University of Virginia School of Medicine
Targeting Neutrophils in Severe Childhood Asthma
Childhood asthma is a chronic inflammatory lung disorder affecting 9 percent of children in the United States. Some children with asthma have severe or treatment-resistant disease that results in significant healthcare expenditures, missed school and impaired quality of life. Severe asthma is frequently characterized by the presence of neutrophils, an inflammatory cell type, in the lower airways. However, there are currently no therapies specifically designed to target neutrophilic asthma. We will examine the expression and function of the receptor for a protein called interleukin-5 (IL-5R) on the surface of airway neutrophils. The results of this study could have major impacts on the treatment of severe neutrophilic asthma, by advancing our understanding of how therapies that target the IL-5 pathway might be effective in this disease.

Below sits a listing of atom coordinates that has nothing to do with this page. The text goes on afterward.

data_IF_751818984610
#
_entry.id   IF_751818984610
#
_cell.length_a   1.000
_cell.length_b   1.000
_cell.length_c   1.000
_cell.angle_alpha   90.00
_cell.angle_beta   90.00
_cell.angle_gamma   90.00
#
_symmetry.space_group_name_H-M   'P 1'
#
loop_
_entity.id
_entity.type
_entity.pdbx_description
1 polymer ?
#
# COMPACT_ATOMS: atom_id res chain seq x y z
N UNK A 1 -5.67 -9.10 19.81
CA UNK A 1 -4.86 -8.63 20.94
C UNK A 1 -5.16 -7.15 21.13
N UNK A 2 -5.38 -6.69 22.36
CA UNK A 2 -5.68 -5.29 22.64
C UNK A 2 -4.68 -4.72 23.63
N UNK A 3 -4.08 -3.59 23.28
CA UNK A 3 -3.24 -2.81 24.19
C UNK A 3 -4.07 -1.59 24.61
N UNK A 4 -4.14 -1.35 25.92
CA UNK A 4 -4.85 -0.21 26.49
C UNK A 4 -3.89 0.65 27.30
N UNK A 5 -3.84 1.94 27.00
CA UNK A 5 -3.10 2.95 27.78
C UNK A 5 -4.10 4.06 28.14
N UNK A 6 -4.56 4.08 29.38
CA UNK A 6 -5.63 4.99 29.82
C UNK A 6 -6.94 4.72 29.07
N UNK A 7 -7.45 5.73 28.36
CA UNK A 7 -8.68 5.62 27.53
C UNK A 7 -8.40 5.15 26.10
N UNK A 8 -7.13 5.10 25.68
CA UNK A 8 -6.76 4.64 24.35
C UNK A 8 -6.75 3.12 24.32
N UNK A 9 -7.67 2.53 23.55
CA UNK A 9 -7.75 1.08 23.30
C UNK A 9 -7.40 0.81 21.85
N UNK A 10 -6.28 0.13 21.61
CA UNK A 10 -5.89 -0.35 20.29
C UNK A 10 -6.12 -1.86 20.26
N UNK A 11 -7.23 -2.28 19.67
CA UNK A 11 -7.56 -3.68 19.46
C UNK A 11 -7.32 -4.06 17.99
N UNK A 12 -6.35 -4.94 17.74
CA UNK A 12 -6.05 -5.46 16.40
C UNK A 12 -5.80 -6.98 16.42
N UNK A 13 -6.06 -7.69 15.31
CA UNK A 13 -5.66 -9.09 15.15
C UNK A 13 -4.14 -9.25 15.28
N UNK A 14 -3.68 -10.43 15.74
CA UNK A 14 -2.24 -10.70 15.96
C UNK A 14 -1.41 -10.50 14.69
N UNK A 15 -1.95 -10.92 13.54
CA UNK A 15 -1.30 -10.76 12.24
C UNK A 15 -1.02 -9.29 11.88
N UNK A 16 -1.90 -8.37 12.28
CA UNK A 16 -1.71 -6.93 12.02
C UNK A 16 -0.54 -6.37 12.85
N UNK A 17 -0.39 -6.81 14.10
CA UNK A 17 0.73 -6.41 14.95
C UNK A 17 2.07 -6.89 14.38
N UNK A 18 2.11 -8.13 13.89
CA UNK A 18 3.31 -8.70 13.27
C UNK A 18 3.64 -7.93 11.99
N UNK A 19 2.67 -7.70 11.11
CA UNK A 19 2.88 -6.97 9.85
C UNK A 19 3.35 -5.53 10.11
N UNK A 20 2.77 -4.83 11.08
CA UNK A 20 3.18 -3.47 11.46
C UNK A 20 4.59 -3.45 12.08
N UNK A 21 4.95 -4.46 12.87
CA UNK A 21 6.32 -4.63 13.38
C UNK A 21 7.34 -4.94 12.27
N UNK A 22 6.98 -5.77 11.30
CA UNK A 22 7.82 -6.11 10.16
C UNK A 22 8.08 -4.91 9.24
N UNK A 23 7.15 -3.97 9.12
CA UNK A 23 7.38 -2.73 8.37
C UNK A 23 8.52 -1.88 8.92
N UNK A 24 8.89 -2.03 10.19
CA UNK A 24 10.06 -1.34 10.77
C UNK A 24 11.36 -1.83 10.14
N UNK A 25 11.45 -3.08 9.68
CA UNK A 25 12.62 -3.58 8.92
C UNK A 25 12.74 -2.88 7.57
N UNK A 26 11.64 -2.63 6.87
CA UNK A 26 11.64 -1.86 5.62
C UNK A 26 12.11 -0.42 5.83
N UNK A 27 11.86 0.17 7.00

Update: To date, we have enrolled 86 children with treatment-refractory asthma. We have gained insights into the expression of the IL-5 receptor (CD125) on the surface of airway neutrophils, and how it may lead to inflammation in the asthmatic lung. We have also found that neutrophilic inflammation is important in children with severe asthma, highlighting the need for treatment strategies targeting neutrophils. Additional work to be completed in the next year will better explain how CD125 neutrophils contribute to airway inflammation and tissue damage, and define what factors lead to increased activity of CD125 on neutrophils. This work has the exciting potential to advance of our understanding of the disease process of severe childhood asthma.